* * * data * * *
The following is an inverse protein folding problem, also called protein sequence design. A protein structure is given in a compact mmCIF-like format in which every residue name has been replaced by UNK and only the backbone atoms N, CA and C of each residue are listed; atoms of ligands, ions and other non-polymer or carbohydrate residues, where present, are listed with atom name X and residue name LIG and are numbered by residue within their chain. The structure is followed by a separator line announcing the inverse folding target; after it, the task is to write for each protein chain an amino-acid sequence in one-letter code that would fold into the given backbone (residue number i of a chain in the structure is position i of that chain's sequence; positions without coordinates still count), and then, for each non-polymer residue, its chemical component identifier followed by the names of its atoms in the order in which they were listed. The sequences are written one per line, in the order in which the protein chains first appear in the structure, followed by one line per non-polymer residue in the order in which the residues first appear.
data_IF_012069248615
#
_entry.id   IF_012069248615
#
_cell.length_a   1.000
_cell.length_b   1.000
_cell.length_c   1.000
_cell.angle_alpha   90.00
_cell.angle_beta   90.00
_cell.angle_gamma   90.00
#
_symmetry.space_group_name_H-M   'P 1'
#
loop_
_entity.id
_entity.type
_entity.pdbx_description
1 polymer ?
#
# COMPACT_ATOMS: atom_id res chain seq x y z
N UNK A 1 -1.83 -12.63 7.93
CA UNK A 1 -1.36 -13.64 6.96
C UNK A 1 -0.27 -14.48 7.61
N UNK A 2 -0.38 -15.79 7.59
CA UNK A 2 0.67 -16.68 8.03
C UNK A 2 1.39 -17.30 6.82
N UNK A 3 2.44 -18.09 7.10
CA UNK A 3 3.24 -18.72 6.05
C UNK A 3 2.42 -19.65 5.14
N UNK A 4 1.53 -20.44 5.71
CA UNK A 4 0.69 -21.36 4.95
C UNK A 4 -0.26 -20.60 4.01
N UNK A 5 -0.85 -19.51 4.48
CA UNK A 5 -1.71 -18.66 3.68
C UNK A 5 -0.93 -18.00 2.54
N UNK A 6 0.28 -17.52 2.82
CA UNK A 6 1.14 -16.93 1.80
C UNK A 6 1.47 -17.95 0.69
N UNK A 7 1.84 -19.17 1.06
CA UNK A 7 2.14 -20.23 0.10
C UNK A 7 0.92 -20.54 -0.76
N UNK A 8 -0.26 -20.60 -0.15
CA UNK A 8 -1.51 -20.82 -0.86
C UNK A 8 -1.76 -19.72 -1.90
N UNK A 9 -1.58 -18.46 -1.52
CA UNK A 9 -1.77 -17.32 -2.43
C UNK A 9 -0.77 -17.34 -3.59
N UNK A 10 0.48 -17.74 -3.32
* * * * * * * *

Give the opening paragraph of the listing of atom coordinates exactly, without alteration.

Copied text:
The following is an inverse protein folding problem, also called protein sequence design. A protein structure is given in a compact mmCIF-like format in which every residue name has been replaced by UNK and only the backbone atoms N, CA and C of each residue are listed; atoms of ligands, ions and other non-polymer or carbohydrate residues, where present, are listed with atom name X and residue name LIG and are numbered by residue within their chain. The structure is followed by a separator line announcing the inverse folding target; after it, the task is to write for each protein chain an amino-acid sequence in one-letter code that would fold into the given backbone (residue number i of a chain in the structure is position i of that chain's sequence; positions without coordinates still count), and then, for each non-polymer residue, its chemical component identifier followed by the names of its atoms in the order in which they were listed. The sequences are written one per line, in the order in which the protein chains first appear in the structure, followed by one line per non-polymer residue in the order in which the residues first appear.